The only hard part about testing is that there is no "right" answer because the target is always moving. The things that delight customers go in and out of fashion and all you are doing by testing is trying to catch and ride that wave. û John Wall (www.themshow.com)
One of my first jobs in industry, years ago, was as a production control clerk at the Thermoid Corporation in Trenton, NJ. To control production they had a library of 5 x 8 cards, one for each of the thousands of different automotive rubber products that they manufactured. At the top of each card, a senior analyst had written the minimum on hand stock level, and standard order quantity. On the body of the card, junior analysts posted daily additions and subtractions to the quantity on hand. My job was to look at each card every day to place orders for manufacture of any part whose stock level fell below the minimum.
This activity was, of course, before the days of computers. Today this simple process is done electronically, eliminating not only my old job, but the jobs of the analysts who posted the data, and the senior analyst who controlled the system. I am sure that there was some sort of a fight before management could replace them. At the time all of us working there assumed that what we were doing was state of the art - which it probably was. If it ain't broke, don't fix it. The changes when they were made, of course, made Thermoid and every other manufacturing company tremendously more efficient, bringing prices down and profits up.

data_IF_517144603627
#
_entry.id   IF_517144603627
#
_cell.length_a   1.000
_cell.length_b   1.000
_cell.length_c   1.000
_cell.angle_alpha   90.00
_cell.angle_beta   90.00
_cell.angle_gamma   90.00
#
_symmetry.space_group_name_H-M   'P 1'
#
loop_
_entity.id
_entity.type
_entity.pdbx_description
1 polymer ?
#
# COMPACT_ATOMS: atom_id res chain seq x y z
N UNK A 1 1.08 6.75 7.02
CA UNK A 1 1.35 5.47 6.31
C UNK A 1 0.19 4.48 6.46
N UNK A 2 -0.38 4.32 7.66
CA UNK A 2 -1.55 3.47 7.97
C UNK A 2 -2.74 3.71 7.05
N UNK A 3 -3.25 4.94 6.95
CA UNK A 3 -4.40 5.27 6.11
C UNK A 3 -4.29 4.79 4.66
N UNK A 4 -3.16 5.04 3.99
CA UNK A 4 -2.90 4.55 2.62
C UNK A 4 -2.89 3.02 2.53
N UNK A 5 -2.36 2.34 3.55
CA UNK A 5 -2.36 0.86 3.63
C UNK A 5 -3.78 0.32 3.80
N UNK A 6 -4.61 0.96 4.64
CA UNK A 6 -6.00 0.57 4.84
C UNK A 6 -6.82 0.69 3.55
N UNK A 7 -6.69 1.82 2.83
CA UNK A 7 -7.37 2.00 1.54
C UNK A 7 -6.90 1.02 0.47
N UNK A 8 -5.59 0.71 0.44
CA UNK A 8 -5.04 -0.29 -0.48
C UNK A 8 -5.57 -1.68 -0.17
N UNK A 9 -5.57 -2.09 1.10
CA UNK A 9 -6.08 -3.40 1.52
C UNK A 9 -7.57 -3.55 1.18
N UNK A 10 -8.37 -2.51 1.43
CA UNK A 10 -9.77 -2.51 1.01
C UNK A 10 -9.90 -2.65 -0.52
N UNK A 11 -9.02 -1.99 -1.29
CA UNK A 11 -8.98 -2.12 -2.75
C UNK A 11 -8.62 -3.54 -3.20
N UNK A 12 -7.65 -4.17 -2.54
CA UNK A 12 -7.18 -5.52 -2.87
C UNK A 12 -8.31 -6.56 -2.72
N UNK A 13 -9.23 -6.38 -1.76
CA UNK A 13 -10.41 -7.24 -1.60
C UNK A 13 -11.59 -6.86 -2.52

The same attitude toward change exists today in the direct marketing industry. I recently saw a quote by a junior analyst in a company doing customer e-mail marketing. "Testing: A process designed to: 1) make marketing more complex, 2) slow down production and 3) prove to that pigheaded boss that yes, we really do know what already works." I even heard a senior marketing VP at another major corporation with 25 million annual customers say about a year ago in regard to their daily direct mail program, "We don't need testing. We know what works."
More people than you would think have the attitudes of the junior analyst and the marketing VP. Yet, without testing, it is almost impossible to improve. What we are doing may work, but would something else work better? That is the question that cannot be answered without constant testing. If we do not test, our competition may be testing, and learning something that we have not discovered. Our perfectly good direct marketing program may be beaten by our competitor's even better one.
Testing can involve considerable internal corporate contention. If your regular promotion produces a response rate of 2 percent and your test produces only 1 percent, you will be accused of wasting the company's money by doing the test. If your test produces 3 percent, you will be accused of wasting money by mailing your regular 2 percent promotion. If you do no testing at all, no one will complain. This situation makes it difficult to get tests approved.
Control group problems
To test in the e-mail and direct mail industries you have to have control groups. Control groups are folks who get what you have always sent, while test groups get something new and different. You learn by comparing the response and conversion rates of the two groups. Each group has to be large enough to give statistically valid results.